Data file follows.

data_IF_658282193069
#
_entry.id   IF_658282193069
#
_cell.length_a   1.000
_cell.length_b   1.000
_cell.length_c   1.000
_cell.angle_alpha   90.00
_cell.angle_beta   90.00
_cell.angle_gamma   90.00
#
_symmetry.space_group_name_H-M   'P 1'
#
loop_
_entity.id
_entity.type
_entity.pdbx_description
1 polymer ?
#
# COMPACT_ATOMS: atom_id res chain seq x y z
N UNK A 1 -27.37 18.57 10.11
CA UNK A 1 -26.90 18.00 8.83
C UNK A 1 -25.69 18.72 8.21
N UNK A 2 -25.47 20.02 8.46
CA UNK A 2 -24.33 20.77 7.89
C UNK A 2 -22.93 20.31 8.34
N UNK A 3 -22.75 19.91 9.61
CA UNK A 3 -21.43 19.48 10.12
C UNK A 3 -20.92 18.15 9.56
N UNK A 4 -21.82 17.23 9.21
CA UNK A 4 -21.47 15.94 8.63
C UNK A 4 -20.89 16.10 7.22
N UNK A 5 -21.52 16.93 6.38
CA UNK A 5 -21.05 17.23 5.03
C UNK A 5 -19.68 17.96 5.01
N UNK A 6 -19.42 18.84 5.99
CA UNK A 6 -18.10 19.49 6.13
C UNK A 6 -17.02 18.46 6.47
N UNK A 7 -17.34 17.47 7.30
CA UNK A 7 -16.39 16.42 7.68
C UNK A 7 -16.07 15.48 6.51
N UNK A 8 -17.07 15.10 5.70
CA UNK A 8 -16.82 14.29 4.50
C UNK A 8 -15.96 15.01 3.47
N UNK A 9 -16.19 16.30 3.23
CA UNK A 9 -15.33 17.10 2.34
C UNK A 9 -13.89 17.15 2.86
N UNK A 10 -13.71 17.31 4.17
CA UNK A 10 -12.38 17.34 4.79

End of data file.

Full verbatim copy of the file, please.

data_IF_658282193069
#
_entry.id   IF_658282193069
#
_cell.length_a   1.000
_cell.length_b   1.000
_cell.length_c   1.000
_cell.angle_alpha   90.00
_cell.angle_beta   90.00
_cell.angle_gamma   90.00
#
_symmetry.space_group_name_H-M   'P 1'
#
loop_
_entity.id
_entity.type
_entity.pdbx_description
1 polymer ?
#
# COMPACT_ATOMS: atom_id res chain seq x y z
N UNK A 1 -27.37 18.57 10.11
CA UNK A 1 -26.90 18.00 8.83
C UNK A 1 -25.69 18.72 8.21
N UNK A 2 -25.47 20.02 8.46
CA UNK A 2 -24.33 20.77 7.89
C UNK A 2 -22.93 20.31 8.34
N UNK A 3 -22.75 19.91 9.61
CA UNK A 3 -21.43 19.48 10.12
C UNK A 3 -20.92 18.15 9.56
N UNK A 4 -21.82 17.23 9.21
CA UNK A 4 -21.47 15.94 8.63
C UNK A 4 -20.89 16.10 7.22
N UNK A 5 -21.52 16.93 6.38
CA UNK A 5 -21.05 17.23 5.03
C UNK A 5 -19.68 17.96 5.01
N UNK A 6 -19.42 18.84 5.99
CA UNK A 6 -18.10 19.49 6.13
C UNK A 6 -17.02 18.46 6.47
N UNK A 7 -17.34 17.47 7.30
CA UNK A 7 -16.39 16.42 7.68
C UNK A 7 -16.07 15.48 6.51
N UNK A 8 -17.07 15.10 5.70
CA UNK A 8 -16.82 14.29 4.50
C UNK A 8 -15.96 15.01 3.47
N UNK A 9 -16.19 16.30 3.23
CA UNK A 9 -15.33 17.10 2.34
C UNK A 9 -13.89 17.15 2.86
N UNK A 10 -13.71 17.31 4.17
CA UNK A 10 -12.38 17.34 4.79